Green Light Given for £200m Kampus Neighbourhood in Manchester City Centre Green Light Given for £200m Kampus Neighbourhood in Manchester City Centre

Green Light Given for £200m Kampus Neighbourhood in Manchester City Centre

Joint venture partners Henry Boot and Capital & Centric have secured approval from planning authorities to develop Kampus, a £200 million mixed use scheme in the heart of Manchester.

Architects Shedkm and Mecanoo designed the new scheme that will feature a botanical garden. The scheme will be built on Aytoun Street and will cover 2.3 acres.

In phase one, the scheme will see the development of nearly 500 flats across two 12-16 storey buildings, while phase two will see the renovation of two listed mill buildings. The flats will feature leisure and retail spaces at ground level.

Adam Higgins of Capital & Centric, commented: “We have worked closely with Manchester city council and importantly, the local community to create this exciting scheme, which will rejuvenate this area of our city that has been neglected for too long.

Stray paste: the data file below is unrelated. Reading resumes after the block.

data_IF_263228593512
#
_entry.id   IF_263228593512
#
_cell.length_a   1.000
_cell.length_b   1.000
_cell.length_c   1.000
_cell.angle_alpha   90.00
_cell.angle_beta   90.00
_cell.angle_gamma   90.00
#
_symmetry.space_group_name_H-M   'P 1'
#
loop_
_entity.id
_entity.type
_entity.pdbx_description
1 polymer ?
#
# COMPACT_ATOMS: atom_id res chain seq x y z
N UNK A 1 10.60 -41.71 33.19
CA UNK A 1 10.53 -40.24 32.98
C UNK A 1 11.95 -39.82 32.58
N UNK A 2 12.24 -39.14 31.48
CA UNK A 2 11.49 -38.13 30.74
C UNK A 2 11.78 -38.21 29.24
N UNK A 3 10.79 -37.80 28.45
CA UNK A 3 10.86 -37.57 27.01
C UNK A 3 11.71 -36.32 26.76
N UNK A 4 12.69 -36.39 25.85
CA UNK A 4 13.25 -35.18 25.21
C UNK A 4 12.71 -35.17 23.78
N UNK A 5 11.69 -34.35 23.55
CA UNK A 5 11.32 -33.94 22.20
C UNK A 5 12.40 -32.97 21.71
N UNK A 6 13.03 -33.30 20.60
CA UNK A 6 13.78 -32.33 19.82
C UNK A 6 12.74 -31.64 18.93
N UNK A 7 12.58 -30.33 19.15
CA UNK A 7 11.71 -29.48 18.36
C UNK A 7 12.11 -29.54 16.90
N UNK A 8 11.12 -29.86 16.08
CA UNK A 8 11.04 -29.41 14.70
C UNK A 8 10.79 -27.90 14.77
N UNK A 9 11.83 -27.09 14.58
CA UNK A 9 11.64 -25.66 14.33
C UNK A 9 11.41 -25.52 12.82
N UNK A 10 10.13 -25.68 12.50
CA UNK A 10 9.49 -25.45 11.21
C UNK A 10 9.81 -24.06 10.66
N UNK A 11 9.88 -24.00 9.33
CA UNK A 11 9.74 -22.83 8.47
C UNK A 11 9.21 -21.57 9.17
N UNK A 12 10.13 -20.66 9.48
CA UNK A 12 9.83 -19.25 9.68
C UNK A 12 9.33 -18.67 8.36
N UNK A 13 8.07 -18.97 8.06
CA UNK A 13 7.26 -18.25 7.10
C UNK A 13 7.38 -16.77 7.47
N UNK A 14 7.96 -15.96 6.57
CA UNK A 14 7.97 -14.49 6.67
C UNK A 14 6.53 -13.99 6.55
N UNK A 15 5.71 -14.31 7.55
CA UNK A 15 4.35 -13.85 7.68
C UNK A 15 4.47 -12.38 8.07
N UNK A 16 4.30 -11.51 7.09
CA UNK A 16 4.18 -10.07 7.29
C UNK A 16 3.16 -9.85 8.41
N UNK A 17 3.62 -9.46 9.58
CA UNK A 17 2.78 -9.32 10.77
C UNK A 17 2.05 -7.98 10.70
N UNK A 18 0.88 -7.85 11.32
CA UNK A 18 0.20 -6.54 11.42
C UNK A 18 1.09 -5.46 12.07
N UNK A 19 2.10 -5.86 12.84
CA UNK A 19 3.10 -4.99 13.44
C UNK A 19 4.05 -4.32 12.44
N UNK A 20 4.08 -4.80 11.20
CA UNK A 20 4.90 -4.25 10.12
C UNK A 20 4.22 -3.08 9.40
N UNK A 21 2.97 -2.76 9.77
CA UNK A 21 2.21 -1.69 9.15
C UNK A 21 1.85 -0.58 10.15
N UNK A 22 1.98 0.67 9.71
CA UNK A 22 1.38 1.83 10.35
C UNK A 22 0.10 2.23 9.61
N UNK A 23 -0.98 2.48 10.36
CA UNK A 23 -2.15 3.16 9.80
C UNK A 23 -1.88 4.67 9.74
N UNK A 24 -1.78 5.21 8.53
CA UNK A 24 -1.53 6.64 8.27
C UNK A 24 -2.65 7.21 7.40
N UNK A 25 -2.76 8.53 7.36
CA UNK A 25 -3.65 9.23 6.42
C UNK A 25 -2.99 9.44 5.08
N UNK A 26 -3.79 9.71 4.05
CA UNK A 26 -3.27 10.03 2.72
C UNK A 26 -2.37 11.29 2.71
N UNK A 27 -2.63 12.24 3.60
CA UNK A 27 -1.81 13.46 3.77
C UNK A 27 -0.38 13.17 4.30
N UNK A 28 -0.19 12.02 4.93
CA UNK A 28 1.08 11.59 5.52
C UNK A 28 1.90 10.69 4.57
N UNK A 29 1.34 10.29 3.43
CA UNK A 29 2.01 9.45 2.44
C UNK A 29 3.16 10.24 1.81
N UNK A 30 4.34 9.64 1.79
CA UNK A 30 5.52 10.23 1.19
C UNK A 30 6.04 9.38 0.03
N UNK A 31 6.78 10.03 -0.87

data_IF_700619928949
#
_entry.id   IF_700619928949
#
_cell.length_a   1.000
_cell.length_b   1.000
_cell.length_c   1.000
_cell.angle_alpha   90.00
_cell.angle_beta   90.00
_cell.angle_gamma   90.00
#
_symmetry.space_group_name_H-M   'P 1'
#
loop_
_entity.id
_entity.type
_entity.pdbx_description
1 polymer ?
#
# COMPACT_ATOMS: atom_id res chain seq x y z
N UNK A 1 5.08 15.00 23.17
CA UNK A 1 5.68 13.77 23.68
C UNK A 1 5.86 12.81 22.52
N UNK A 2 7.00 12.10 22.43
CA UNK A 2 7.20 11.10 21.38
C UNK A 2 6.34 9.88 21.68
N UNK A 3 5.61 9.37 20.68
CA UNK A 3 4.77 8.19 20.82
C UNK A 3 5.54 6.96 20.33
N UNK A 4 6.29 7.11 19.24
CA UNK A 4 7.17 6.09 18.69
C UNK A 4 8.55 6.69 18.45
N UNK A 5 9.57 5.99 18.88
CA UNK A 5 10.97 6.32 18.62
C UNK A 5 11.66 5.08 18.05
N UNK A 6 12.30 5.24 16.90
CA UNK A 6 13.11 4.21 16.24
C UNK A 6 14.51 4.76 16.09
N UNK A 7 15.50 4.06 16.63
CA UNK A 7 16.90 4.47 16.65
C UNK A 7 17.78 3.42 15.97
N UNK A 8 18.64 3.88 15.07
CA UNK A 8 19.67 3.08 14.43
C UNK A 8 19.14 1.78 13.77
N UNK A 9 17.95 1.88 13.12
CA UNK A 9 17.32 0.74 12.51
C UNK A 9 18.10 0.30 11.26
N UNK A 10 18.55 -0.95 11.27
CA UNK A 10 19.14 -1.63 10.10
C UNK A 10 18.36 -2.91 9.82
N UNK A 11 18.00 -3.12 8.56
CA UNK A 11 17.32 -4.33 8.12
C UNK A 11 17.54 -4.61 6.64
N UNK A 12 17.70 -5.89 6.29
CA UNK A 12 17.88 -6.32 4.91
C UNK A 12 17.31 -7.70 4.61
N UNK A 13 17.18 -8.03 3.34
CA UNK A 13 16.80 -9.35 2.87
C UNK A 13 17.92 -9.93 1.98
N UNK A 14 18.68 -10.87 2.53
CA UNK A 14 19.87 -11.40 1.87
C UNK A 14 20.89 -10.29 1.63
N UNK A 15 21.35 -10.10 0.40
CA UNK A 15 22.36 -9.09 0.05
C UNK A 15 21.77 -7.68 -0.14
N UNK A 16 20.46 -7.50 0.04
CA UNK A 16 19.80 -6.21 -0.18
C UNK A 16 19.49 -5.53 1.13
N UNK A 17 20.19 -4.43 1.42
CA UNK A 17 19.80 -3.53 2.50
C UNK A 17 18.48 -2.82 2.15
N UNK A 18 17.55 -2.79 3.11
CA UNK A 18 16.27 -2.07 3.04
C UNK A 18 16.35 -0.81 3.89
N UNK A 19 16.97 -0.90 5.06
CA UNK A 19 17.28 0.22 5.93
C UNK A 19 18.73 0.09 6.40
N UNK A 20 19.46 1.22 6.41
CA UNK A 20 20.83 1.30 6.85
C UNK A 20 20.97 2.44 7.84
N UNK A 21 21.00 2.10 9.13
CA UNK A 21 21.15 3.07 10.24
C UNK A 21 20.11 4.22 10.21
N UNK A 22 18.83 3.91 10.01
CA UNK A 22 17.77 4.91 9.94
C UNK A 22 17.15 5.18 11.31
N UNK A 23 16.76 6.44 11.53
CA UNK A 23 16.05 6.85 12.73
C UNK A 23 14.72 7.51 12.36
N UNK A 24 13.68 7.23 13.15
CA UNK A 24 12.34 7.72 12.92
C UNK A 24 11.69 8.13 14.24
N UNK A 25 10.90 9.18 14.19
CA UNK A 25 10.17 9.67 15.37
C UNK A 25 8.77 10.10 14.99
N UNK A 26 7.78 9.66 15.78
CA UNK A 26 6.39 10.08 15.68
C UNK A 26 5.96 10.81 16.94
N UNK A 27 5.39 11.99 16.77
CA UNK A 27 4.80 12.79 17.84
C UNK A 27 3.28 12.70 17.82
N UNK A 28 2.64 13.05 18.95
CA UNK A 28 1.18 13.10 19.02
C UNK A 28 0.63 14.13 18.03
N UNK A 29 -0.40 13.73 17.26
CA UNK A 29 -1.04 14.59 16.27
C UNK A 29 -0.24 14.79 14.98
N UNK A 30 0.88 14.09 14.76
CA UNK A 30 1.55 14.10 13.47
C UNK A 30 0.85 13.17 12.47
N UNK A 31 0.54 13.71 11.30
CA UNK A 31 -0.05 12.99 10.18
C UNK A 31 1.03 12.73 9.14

“The secret garden concept is pivotal to our vision to create a vibrant new bohemian destination for the city.”

The joint venture partners purchased the 2.3 acre Kampus location from Manchester Metropolitan University two years ago.

Demolition work will commence later in the year and the first apartments are set to be finished by 2019.

The scheme will also include a refurbishment of the existing 1960s former Aytoun Tower with the addition of a roof village of timber Dutch townhouses.

The second phase of the scheme will see the conversion of the two listed Minshull and Minto & Turner mill buildings.

Councillors approved the plans, which Historic England had warned would cause harm to listed buildings in the nearby area, including Minshull Street Crown Court and London Road Fire Station, because of their scale.

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Developer Tim Heatley of Capital and Centric said he was pleased that the plans had been approved, adding that it would help the gay village remain a ‘thriving’ place by adding restaurants and shops that people will visit during the day as well as at night.

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